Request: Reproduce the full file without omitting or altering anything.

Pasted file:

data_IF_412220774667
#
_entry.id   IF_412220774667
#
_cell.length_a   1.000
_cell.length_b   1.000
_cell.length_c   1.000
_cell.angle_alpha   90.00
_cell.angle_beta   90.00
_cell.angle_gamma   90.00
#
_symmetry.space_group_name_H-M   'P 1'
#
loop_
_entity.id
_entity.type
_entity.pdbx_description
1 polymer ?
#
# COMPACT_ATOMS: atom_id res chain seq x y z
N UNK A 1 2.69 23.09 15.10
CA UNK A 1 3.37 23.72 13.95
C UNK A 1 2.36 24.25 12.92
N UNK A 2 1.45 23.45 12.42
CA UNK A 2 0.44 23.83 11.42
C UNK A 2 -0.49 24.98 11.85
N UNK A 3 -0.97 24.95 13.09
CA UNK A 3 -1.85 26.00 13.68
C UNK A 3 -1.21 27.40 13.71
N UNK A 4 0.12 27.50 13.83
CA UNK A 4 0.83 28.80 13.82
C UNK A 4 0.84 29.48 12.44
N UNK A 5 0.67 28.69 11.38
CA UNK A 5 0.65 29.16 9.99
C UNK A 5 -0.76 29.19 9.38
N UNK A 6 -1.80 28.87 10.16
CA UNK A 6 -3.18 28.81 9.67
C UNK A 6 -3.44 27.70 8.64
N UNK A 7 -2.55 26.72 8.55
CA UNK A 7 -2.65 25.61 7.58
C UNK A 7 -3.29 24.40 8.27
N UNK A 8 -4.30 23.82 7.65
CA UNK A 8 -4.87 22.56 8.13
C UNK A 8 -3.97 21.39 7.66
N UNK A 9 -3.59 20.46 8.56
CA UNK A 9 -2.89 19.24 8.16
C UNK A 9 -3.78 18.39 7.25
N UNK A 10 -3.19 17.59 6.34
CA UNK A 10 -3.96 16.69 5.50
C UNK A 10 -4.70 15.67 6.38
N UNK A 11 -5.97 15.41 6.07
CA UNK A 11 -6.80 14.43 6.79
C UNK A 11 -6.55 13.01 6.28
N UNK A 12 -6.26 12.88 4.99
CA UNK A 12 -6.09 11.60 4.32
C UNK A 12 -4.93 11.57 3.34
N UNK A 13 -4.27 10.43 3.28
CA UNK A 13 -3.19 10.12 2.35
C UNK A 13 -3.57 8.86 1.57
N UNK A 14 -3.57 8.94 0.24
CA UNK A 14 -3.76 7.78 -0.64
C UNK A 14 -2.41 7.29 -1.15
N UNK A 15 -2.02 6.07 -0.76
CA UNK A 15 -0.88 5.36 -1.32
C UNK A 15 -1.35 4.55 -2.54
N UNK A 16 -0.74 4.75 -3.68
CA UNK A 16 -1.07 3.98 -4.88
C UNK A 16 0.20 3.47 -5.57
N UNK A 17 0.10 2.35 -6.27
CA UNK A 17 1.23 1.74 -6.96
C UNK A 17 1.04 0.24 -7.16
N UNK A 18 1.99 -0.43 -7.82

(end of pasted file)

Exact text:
data_IF_412220774667
#
_entry.id   IF_412220774667
#
_cell.length_a   1.000
_cell.length_b   1.000
_cell.length_c   1.000
_cell.angle_alpha   90.00
_cell.angle_beta   90.00
_cell.angle_gamma   90.00
#
_symmetry.space_group_name_H-M   'P 1'
#
loop_
_entity.id
_entity.type
_entity.pdbx_description
1 polymer ?
#
# COMPACT_ATOMS: atom_id res chain seq x y z
N UNK A 1 2.69 23.09 15.10
CA UNK A 1 3.37 23.72 13.95
C UNK A 1 2.36 24.25 12.92
N UNK A 2 1.45 23.45 12.42
CA UNK A 2 0.44 23.83 11.42
C UNK A 2 -0.49 24.98 11.85
N UNK A 3 -0.97 24.95 13.09
CA UNK A 3 -1.85 26.00 13.68
C UNK A 3 -1.21 27.40 13.71
N UNK A 4 0.12 27.50 13.83
CA UNK A 4 0.83 28.80 13.82
C UNK A 4 0.84 29.48 12.44
N UNK A 5 0.67 28.69 11.38
CA UNK A 5 0.65 29.16 9.99
C UNK A 5 -0.76 29.19 9.38
N UNK A 6 -1.80 28.87 10.16
CA UNK A 6 -3.18 28.81 9.67
C UNK A 6 -3.44 27.70 8.64
N UNK A 7 -2.55 26.72 8.55
CA UNK A 7 -2.65 25.61 7.58
C UNK A 7 -3.29 24.40 8.27
N UNK A 8 -4.30 23.82 7.65
CA UNK A 8 -4.87 22.56 8.13
C UNK A 8 -3.97 21.39 7.66
N UNK A 9 -3.59 20.46 8.56
CA UNK A 9 -2.89 19.24 8.16
C UNK A 9 -3.78 18.39 7.25
N UNK A 10 -3.19 17.59 6.34
CA UNK A 10 -3.96 16.69 5.50
C UNK A 10 -4.70 15.67 6.38
N UNK A 11 -5.97 15.41 6.07
CA UNK A 11 -6.80 14.43 6.79
C UNK A 11 -6.55 13.01 6.28
N UNK A 12 -6.26 12.88 4.99
CA UNK A 12 -6.09 11.60 4.32
C UNK A 12 -4.93 11.57 3.34
N UNK A 13 -4.27 10.43 3.28
CA UNK A 13 -3.19 10.12 2.35
C UNK A 13 -3.57 8.86 1.57
N UNK A 14 -3.57 8.94 0.24
CA UNK A 14 -3.76 7.78 -0.64
C UNK A 14 -2.41 7.29 -1.15
N UNK A 15 -2.02 6.07 -0.76
CA UNK A 15 -0.88 5.36 -1.32
C UNK A 15 -1.35 4.55 -2.54
N UNK A 16 -0.74 4.75 -3.68
CA UNK A 16 -1.07 3.98 -4.88
C UNK A 16 0.20 3.47 -5.57
N UNK A 17 0.10 2.35 -6.27
CA UNK A 17 1.23 1.74 -6.96
C UNK A 17 1.04 0.24 -7.16
N UNK A 18 1.99 -0.43 -7.82